Like any other medical professional, it’s 100% discreet and confidential. If you find one that does bulk billing, Medicare will even cover the cost.

The most important thing is that you feel comfortable. If your health practitioner doesn’t seem receptive to your concerns, find a new one and get a second opinion.

Mental Health Treatment Plan

Getting your mental health back on track doesn’t stop at just talking to someone about it.

If your health practitioner diagnoses you with stress, anxiety, depression, or another mental health concern, you can work together to organise a MHTP.

This means you can work together to figure out the best way to move forward, and sort out what you want to achieve with your health practitioner's help.

It's a great way to get some perspective on the road ahead, and Medicare offers a rebate on it too.

Accessing counselling sessions

Another service available under the MHTP is the 10 individual, and 10 group sessions you can access every year.

Again, these will be fully covered by Medicare through bulk billing, or partially if the practitioner does not bulk bill.

In these sessions you can speak openly and confidentially about how you’re feeling, and discuss focused psychological strategies regarding your mental health.

You can also register for the Extended Medicare Safety Net (EMSN), which grants you additional funding from Medicare if you're eligible.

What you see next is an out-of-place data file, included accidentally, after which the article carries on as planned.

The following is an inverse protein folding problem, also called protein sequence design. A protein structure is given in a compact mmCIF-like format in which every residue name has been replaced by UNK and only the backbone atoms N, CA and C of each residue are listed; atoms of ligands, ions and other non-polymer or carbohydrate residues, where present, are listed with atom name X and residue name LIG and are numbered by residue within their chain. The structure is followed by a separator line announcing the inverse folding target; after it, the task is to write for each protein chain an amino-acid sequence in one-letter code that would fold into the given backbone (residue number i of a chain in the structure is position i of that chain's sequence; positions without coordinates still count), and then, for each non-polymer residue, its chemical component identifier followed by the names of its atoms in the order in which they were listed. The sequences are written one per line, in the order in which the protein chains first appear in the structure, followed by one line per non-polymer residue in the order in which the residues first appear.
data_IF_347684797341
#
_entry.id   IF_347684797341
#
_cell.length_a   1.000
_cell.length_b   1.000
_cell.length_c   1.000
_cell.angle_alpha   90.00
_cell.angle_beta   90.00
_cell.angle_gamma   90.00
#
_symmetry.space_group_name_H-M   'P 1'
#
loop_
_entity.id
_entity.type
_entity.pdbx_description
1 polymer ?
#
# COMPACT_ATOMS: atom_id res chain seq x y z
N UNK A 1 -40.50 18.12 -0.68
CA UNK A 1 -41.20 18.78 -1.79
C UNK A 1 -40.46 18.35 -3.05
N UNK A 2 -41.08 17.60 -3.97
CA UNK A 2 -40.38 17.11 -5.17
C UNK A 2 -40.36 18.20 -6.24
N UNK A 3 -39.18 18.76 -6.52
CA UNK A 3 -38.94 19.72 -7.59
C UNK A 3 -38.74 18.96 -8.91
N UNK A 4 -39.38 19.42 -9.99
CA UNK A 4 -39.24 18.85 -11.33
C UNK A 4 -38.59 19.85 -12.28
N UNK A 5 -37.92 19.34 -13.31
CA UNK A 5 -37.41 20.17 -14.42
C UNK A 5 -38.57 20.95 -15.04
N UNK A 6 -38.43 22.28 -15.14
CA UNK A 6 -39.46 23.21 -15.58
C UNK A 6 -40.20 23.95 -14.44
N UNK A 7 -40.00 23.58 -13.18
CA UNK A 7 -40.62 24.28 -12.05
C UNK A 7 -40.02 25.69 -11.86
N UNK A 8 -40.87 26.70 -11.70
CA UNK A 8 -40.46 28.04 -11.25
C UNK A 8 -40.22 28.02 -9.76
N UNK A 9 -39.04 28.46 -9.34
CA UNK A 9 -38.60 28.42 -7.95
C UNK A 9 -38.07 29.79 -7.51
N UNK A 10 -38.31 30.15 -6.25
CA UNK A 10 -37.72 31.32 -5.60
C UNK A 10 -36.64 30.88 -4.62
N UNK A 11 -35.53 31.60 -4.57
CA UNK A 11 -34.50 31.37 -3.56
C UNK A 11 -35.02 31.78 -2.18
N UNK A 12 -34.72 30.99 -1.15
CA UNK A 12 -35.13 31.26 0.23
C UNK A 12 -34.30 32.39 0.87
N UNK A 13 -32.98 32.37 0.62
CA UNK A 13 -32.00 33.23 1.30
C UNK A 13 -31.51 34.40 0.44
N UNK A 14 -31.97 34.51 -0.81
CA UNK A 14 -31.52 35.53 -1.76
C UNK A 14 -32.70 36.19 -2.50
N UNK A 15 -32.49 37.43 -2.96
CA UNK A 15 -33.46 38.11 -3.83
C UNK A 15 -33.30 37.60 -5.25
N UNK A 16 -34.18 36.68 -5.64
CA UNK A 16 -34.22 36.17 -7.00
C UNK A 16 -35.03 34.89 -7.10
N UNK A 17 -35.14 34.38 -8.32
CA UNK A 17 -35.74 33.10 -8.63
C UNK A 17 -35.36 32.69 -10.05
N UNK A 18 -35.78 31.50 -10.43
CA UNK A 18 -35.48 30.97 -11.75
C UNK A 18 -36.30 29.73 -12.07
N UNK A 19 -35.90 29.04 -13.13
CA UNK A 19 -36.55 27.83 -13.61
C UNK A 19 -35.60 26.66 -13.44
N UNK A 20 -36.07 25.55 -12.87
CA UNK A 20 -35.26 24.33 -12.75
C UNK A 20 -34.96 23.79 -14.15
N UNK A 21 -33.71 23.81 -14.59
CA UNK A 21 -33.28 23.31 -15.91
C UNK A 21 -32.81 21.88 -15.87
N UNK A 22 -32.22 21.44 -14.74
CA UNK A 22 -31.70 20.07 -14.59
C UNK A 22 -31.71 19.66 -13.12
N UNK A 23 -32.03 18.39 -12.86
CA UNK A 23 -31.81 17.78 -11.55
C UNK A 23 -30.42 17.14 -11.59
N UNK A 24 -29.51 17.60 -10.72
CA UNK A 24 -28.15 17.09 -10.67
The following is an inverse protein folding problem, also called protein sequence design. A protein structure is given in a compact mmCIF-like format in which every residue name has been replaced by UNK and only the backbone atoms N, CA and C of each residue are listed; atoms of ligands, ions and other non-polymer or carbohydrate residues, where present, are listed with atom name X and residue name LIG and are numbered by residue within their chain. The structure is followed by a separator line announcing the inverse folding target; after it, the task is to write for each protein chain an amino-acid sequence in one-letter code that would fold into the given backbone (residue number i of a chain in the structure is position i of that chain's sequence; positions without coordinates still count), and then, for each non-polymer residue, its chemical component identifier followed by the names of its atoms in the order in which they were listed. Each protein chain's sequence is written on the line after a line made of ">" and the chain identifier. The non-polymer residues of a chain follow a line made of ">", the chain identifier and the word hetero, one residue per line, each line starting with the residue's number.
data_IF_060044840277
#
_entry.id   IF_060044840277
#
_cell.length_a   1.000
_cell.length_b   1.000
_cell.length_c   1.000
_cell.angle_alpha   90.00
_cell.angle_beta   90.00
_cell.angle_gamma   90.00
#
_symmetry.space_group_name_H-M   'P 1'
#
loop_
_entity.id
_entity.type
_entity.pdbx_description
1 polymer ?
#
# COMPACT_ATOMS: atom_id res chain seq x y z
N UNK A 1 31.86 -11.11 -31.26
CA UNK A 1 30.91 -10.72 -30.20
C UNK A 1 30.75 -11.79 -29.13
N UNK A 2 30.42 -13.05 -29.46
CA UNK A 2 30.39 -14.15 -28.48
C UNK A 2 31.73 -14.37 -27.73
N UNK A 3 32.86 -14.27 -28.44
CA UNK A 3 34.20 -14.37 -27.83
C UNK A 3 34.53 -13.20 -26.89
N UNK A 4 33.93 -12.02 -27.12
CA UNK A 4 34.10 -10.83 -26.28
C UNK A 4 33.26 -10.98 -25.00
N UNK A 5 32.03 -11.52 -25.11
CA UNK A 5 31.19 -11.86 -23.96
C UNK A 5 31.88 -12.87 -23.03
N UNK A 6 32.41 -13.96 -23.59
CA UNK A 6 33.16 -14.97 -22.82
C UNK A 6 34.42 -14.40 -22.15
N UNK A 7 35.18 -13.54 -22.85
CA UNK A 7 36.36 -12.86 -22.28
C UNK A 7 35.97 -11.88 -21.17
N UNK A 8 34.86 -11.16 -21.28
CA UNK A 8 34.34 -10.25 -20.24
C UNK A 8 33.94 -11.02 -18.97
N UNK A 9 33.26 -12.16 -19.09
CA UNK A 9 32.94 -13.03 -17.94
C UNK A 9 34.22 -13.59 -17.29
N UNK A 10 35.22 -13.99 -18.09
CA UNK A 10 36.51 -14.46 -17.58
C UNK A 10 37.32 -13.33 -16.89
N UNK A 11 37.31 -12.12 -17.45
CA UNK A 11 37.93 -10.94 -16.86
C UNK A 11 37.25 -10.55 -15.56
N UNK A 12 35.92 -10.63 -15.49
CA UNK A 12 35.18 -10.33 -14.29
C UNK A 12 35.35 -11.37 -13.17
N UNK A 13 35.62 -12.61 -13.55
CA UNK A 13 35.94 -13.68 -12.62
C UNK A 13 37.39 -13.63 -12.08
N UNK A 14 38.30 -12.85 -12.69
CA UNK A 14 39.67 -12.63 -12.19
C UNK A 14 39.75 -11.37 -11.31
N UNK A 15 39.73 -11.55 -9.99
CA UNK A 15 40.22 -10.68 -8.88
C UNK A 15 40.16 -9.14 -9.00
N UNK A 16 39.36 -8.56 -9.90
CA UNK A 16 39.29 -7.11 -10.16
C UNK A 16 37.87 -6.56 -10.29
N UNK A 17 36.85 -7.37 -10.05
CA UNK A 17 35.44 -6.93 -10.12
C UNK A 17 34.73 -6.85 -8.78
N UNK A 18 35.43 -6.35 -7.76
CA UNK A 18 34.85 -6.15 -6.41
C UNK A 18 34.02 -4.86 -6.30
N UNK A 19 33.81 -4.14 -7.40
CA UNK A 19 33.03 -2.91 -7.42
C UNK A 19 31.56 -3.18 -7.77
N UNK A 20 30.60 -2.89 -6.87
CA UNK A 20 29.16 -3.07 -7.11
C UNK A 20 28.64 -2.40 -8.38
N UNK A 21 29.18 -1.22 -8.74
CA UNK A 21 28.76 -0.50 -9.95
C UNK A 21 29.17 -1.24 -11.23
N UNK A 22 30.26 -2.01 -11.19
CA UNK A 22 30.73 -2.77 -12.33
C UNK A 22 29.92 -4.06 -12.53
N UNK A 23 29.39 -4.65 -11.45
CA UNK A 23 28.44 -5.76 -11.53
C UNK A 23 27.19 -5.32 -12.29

When to get referred to a specialist?

This will largely be up to your health practitioner to decide.

It’s important to speak honestly with your GP, as the information you give them will help them to treat you, and refer you to a specialist if they think that will be necessary.

Remember: anything you say to your health practitioner is 100% confidential. You’re in a judgement-free zone where you can openly speak your mind.


The two professions are often confused—so what’s the difference?

Both are there for you to speak to confidentially about any challenges you might be experiencing, and both are trained to give lifestyle and behavioural advice.

Psychiatrists, however, can help by diagnosing and prescribing medication when needed, whereas psychologists usually help you to work through mental illness with non-medicinal treatments such as Cognitive Behaviour Therapy (CBT).

In the workplace

Many employers nowadays offer an Employee Assistance Program (EAP) to their staff to give them tools to manage their mental health without putting their hand in their pocket.

Sadly, many are naturally sceptical of these services, for fear that their personal circumstances or situation will be relayed back to their employer.

Let’s tackle that one first: counselling services like EAPs all operate under the same strict confidentiality laws as any other medical service.
What gets discussed between you and an EAP counsellor stays between the two of you.

It’s worth finding out if your employer has an EAP available to you, and if not, why not. It’s easy to think of talking to your employer about your mental health as being unnecessary or even burdensome (especially if you’re feeling depressed), but the truth is that it’s the opposite: it’s in their interest to have you as healthy as possible and an EAP is seen as an investment in their workforce rather than an expense.

Level up your knowledge

Not sure what’s going on upstairs and want some clarity? Worried about a mate but unsure how to get them the right help? Just curious?

We have loads of honest guides that offer genuine, unfettered advice on everything men’s health. Here are some links if you’re keen to check them out.